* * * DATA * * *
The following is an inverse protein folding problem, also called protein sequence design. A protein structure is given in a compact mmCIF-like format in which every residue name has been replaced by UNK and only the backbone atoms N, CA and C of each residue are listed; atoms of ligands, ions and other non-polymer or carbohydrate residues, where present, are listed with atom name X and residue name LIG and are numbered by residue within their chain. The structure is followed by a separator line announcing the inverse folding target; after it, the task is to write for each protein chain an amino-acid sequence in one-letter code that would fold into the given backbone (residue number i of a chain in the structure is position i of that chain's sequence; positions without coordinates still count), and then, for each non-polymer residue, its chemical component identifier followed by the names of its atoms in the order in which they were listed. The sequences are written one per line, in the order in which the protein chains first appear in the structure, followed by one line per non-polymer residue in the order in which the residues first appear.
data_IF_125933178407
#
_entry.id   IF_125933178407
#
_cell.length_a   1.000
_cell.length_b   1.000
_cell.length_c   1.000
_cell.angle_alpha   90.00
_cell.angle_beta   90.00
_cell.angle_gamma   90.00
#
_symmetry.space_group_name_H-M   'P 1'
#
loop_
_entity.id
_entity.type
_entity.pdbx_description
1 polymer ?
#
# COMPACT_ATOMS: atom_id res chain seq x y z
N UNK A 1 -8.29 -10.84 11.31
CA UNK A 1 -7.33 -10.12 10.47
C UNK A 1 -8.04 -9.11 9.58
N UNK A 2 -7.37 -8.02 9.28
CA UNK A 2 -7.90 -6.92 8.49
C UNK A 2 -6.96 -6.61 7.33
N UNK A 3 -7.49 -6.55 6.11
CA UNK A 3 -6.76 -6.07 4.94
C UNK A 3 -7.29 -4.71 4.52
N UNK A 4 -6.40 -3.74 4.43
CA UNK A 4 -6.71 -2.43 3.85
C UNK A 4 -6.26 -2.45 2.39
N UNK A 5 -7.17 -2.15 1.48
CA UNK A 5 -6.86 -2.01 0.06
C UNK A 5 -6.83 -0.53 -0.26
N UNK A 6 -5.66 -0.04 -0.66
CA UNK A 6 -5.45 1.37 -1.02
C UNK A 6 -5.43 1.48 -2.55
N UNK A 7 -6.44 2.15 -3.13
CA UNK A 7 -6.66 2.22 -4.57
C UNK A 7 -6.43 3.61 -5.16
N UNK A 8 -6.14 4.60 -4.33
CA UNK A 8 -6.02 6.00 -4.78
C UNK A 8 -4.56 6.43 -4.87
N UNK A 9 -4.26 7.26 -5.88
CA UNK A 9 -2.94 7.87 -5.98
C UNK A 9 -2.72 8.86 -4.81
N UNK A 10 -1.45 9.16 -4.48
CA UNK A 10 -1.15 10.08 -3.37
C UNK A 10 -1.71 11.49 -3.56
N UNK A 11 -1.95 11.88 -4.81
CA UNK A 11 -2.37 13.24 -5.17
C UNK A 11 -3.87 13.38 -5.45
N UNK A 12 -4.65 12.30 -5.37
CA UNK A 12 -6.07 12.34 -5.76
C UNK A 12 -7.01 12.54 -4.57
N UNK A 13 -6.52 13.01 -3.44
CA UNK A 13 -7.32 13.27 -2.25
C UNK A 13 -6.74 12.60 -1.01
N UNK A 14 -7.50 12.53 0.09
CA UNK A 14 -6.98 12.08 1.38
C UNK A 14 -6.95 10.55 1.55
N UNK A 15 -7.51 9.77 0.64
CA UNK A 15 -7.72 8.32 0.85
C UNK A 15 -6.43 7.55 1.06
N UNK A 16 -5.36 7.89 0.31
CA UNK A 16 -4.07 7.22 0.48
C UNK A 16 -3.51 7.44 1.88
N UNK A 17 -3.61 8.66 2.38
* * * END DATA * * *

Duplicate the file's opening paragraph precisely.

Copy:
The following is an inverse protein folding problem, also called protein sequence design. A protein structure is given in a compact mmCIF-like format in which every residue name has been replaced by UNK and only the backbone atoms N, CA and C of each residue are listed; atoms of ligands, ions and other non-polymer or carbohydrate residues, where present, are listed with atom name X and residue name LIG and are numbered by residue within their chain. The structure is followed by a separator line announcing the inverse folding target; after it, the task is to write for each protein chain an amino-acid sequence in one-letter code that would fold into the given backbone (residue number i of a chain in the structure is position i of that chain's sequence; positions without coordinates still count), and then, for each non-polymer residue, its chemical component identifier followed by the names of its atoms in the order in which they were listed. The sequences are written one per line, in the order in which the protein chains first appear in the structure, followed by one line per non-polymer residue in the order in which the residues first appear.